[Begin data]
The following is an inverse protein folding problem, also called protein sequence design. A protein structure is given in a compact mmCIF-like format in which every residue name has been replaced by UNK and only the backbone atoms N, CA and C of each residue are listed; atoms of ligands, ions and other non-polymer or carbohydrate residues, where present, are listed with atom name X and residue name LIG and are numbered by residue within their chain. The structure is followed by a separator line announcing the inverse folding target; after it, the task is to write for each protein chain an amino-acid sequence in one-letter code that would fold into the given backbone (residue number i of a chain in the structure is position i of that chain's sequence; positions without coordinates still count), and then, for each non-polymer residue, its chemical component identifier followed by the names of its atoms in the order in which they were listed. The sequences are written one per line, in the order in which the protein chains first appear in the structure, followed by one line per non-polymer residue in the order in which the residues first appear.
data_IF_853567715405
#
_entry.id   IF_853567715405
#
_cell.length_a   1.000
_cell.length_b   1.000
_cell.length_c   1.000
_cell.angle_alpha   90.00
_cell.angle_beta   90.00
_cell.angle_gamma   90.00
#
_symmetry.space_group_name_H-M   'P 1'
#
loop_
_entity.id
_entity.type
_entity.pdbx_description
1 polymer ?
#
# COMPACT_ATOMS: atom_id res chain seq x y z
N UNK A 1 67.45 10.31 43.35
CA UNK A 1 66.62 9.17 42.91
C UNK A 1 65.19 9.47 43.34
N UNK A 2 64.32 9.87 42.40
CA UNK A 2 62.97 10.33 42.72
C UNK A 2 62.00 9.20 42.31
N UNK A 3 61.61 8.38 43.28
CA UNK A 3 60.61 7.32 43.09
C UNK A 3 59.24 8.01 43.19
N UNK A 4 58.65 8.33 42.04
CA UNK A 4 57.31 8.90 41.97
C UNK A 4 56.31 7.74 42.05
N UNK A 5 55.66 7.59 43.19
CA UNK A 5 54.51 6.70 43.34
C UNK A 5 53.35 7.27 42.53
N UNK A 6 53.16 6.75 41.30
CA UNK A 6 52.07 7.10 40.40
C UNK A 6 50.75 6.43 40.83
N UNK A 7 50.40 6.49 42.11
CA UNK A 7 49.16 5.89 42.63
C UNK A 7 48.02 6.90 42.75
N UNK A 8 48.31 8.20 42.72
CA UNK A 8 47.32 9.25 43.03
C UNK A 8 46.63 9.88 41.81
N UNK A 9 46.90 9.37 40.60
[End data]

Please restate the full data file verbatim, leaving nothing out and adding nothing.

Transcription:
The following is an inverse protein folding problem, also called protein sequence design. A protein structure is given in a compact mmCIF-like format in which every residue name has been replaced by UNK and only the backbone atoms N, CA and C of each residue are listed; atoms of ligands, ions and other non-polymer or carbohydrate residues, where present, are listed with atom name X and residue name LIG and are numbered by residue within their chain. The structure is followed by a separator line announcing the inverse folding target; after it, the task is to write for each protein chain an amino-acid sequence in one-letter code that would fold into the given backbone (residue number i of a chain in the structure is position i of that chain's sequence; positions without coordinates still count), and then, for each non-polymer residue, its chemical component identifier followed by the names of its atoms in the order in which they were listed. The sequences are written one per line, in the order in which the protein chains first appear in the structure, followed by one line per non-polymer residue in the order in which the residues first appear.
data_IF_853567715405
#
_entry.id   IF_853567715405
#
_cell.length_a   1.000
_cell.length_b   1.000
_cell.length_c   1.000
_cell.angle_alpha   90.00
_cell.angle_beta   90.00
_cell.angle_gamma   90.00
#
_symmetry.space_group_name_H-M   'P 1'
#
loop_
_entity.id
_entity.type
_entity.pdbx_description
1 polymer ?
#
# COMPACT_ATOMS: atom_id res chain seq x y z
N UNK A 1 67.45 10.31 43.35
CA UNK A 1 66.62 9.17 42.91
C UNK A 1 65.19 9.47 43.34
N UNK A 2 64.32 9.87 42.40
CA UNK A 2 62.97 10.33 42.72
C UNK A 2 62.00 9.20 42.31
N UNK A 3 61.61 8.38 43.28
CA UNK A 3 60.61 7.32 43.09
C UNK A 3 59.24 8.01 43.19
N UNK A 4 58.65 8.33 42.04
CA UNK A 4 57.31 8.90 41.97
C UNK A 4 56.31 7.74 42.05
N UNK A 5 55.66 7.59 43.19
CA UNK A 5 54.51 6.70 43.34
C UNK A 5 53.35 7.27 42.53
N UNK A 6 53.16 6.75 41.30
CA UNK A 6 52.07 7.10 40.40
C UNK A 6 50.75 6.43 40.83
N UNK A 7 50.40 6.49 42.11
CA UNK A 7 49.16 5.89 42.63
C UNK A 7 48.02 6.90 42.75
N UNK A 8 48.31 8.20 42.72
CA UNK A 8 47.32 9.25 43.03
C UNK A 8 46.63 9.88 41.81
N UNK A 9 46.90 9.37 40.60